People have called for the end of “human resources” before — like in 1988.
It is an old phrase, first used in the 1890s and popularized by the middle of the 20th century. Back then, it was a new and exciting management principal, encompassing something wider than its predecessor: personnel management.
Along the way, the tidy acronym “HR” began to pack a lot of cultural punch for two letters. They were the workplace hall monitors — managing risk and compliance; handling disputes; managing payroll and benefits; hiring and firing and maintaining company policy. Something happened in the last generation, though. Companies increasingly relied on brain power, over machines, and so workplace environments for white-collar workers became paramount for attracting and retaining. It got a name: culture.
Suddenly those back-office HR leaders took on a very exciting set of priorities, like professional development and wellness and employee experience. They were on the frontlines of competing to hire talented people and build great companies. HR leaders were sensibly part of conversations about a company’s mission, vision and values, as stakeholder value competed against shareholder value. Over the last decade, this has led to the rise of people operations, and other roles that include words like “culture” and “employer brand” and experience.
“Something similar happened to finance. It was just accounting,” said Megan Emhoff, the chief people officer of Protenus, an 80-person healthcare compliance analytics firm based in Fells Point in Baltimore, Maryland. “They were once back-office and they took on a more strategic place.”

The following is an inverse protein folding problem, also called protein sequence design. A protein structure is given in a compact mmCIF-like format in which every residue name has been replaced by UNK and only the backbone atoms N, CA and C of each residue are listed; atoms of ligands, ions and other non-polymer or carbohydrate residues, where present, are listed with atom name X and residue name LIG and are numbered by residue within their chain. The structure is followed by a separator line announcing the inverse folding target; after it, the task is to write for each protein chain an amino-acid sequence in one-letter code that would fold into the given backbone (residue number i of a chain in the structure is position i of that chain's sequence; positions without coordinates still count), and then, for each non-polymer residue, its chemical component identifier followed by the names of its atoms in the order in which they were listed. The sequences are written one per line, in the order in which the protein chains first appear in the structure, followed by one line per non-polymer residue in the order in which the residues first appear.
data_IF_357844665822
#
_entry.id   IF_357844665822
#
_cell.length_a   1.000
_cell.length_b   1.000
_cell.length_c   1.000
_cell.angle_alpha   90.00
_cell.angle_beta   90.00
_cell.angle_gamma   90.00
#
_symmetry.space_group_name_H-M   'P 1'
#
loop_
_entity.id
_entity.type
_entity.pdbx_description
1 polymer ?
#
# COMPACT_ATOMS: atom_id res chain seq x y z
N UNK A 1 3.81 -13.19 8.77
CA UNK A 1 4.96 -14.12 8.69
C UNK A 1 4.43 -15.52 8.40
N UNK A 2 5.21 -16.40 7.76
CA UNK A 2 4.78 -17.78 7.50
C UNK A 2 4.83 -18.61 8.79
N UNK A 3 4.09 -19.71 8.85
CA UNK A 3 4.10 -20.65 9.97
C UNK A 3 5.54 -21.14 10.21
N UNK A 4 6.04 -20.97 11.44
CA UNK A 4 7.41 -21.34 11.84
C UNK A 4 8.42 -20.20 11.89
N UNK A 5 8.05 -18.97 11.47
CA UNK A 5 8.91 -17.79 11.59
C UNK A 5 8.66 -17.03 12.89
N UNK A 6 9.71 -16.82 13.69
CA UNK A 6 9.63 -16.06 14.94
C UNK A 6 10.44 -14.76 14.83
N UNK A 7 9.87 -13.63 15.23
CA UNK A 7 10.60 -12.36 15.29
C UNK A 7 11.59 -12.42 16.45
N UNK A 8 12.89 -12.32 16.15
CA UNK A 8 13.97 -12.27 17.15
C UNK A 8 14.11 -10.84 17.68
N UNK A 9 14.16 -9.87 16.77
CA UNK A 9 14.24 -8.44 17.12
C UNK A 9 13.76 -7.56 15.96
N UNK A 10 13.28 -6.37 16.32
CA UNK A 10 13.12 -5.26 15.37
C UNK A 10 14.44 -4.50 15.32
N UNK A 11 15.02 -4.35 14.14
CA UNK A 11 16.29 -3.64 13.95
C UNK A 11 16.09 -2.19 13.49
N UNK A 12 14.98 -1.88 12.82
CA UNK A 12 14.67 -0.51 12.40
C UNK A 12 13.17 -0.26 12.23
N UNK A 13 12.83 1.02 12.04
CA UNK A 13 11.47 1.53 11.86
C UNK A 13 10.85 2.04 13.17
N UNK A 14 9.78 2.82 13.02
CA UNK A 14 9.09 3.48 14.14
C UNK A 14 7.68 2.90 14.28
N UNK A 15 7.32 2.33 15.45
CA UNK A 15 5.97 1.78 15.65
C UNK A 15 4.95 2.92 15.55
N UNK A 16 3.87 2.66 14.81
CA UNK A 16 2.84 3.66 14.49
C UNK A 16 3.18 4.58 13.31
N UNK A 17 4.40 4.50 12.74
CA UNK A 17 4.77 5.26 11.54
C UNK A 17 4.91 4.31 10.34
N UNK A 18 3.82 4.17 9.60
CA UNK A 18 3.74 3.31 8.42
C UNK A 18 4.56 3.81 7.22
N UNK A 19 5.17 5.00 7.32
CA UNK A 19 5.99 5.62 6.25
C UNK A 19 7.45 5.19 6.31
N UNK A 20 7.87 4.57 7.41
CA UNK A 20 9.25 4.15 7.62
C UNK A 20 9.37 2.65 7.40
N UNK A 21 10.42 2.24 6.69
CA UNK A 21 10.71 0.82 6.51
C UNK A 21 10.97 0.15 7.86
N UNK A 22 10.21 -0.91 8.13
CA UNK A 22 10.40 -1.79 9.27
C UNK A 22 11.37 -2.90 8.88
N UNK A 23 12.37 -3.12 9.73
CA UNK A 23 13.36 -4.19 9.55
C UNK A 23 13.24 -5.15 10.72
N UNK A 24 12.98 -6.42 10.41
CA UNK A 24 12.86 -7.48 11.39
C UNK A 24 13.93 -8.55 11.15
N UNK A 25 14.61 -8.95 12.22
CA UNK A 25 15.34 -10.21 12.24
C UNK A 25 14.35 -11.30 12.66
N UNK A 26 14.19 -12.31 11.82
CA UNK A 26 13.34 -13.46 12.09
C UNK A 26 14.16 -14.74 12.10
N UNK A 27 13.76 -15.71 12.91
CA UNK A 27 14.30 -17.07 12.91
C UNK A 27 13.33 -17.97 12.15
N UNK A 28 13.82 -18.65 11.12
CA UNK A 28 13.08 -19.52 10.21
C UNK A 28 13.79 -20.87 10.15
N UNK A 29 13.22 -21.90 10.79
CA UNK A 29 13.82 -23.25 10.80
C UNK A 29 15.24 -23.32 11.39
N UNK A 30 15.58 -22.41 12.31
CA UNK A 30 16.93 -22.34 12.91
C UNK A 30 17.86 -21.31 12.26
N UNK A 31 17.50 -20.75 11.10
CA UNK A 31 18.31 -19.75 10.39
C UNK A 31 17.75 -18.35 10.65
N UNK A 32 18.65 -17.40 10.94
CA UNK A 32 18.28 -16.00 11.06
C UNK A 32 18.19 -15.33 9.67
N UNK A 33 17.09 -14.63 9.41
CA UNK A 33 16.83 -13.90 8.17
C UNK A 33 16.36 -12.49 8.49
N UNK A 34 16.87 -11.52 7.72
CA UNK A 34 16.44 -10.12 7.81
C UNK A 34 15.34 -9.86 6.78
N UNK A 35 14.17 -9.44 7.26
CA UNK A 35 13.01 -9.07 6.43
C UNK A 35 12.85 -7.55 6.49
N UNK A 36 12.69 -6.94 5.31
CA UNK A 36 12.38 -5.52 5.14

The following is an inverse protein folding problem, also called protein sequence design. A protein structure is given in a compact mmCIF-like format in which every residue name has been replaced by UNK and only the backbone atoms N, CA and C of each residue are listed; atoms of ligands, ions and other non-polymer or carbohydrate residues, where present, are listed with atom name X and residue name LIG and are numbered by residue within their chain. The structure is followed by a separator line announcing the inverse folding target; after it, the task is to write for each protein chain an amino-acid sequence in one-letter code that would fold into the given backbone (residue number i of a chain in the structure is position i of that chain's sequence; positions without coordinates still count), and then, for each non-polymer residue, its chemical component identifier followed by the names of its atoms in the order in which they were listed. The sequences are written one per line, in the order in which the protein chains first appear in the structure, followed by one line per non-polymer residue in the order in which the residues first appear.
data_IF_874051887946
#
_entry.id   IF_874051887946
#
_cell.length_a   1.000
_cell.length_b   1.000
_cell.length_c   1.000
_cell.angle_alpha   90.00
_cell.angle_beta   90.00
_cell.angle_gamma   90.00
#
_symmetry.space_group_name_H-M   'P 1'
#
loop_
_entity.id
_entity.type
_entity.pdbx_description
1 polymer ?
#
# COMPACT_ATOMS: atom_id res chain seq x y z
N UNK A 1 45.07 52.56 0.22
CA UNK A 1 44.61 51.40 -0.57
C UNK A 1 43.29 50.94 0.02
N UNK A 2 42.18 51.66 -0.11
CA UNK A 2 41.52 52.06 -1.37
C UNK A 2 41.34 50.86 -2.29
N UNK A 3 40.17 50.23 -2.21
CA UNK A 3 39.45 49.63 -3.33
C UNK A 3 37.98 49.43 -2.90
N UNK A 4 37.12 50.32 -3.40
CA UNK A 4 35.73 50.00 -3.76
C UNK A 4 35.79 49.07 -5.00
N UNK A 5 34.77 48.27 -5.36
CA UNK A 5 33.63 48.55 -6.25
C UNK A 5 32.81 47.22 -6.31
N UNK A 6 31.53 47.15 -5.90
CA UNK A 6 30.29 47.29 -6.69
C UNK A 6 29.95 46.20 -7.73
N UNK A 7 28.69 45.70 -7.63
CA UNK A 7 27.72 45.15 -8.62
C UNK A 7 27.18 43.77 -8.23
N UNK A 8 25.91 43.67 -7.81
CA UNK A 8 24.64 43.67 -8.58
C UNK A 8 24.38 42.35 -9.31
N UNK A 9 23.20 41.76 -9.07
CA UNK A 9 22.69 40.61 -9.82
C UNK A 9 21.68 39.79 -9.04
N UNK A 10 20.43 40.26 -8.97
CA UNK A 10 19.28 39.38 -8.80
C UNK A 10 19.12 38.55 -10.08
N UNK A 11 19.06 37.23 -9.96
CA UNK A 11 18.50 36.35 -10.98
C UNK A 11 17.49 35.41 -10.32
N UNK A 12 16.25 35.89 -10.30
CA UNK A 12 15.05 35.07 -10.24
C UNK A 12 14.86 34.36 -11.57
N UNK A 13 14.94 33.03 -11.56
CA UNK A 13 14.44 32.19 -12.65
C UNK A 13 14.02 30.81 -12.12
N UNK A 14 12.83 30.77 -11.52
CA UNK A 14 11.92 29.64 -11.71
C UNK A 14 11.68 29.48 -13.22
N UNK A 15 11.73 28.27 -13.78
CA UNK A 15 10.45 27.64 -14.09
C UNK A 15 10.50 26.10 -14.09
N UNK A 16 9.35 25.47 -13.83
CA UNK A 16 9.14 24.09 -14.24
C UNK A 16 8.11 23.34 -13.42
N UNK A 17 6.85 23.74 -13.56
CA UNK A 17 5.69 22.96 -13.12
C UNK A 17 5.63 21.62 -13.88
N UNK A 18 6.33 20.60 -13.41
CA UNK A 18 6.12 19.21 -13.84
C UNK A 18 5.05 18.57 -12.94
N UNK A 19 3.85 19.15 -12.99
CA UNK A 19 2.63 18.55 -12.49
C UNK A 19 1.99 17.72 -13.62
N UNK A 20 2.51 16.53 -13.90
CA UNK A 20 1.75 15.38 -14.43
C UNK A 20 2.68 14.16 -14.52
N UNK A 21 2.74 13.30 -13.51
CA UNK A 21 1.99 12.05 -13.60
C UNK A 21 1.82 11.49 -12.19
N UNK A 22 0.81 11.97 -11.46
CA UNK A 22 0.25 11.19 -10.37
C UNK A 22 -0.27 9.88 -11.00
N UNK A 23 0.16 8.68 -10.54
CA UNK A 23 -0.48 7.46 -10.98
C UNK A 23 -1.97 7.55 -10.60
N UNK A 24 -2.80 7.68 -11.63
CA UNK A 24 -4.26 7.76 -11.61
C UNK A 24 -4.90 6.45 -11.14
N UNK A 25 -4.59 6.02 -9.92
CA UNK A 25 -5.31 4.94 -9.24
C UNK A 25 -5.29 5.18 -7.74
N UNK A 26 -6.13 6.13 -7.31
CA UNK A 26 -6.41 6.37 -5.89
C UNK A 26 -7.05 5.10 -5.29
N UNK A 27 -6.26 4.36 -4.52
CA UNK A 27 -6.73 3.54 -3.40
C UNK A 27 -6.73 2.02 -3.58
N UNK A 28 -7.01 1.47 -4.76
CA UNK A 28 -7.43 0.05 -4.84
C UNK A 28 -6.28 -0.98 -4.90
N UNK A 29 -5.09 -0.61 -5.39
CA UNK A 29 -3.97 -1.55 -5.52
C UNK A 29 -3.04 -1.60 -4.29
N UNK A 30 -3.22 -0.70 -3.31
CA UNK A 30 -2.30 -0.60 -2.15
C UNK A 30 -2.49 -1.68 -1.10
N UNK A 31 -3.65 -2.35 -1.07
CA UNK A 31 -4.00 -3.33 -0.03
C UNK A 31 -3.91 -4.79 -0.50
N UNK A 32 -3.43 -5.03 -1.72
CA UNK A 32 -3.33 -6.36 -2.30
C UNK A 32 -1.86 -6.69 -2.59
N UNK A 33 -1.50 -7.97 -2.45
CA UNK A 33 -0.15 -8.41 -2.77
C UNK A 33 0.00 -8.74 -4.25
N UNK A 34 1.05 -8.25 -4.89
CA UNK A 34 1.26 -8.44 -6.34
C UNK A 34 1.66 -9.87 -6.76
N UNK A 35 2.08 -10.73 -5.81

The cloud-hosting company Linode went through its own journey. The company once had an HR department but they’ve since rebranded it to people operations, said Vincent Palochko, the director of people operations at the 230-person cloud-hosting company headquartered in Old City, Philadelphia.
Though it’s been said before, the question remains: Is it time to ditch the human resources department? Is people operations ready to take on the mantle?
That was the topic of the sixth edition of The TWIJ Show, a new weekly interview series that is a spinout of Technical.ly’s This Week in Jobs newsletter. To dig into the topic, we spoke to Emhoff, who joined Protenus after serving as the director of people operations for Curiosity Media in Washington D.C. and holding other recruiting and ops roles, and Palochko, who has grown with Linode after getting his HR admin start at payroll processing giant Paychex.
Why it matters
HR professionals might like to remind you of their quiet importance. The operations, administration and compliance of any organization is definitionally behind the scenes but simply necessary. From recruiting to on-boarding to development and benefits to off-boarding, the functions are so widespread.
Does the name even matter? Both seem to say yes. What the name of the team that supports this work is implies their scope and their prominence in the organization.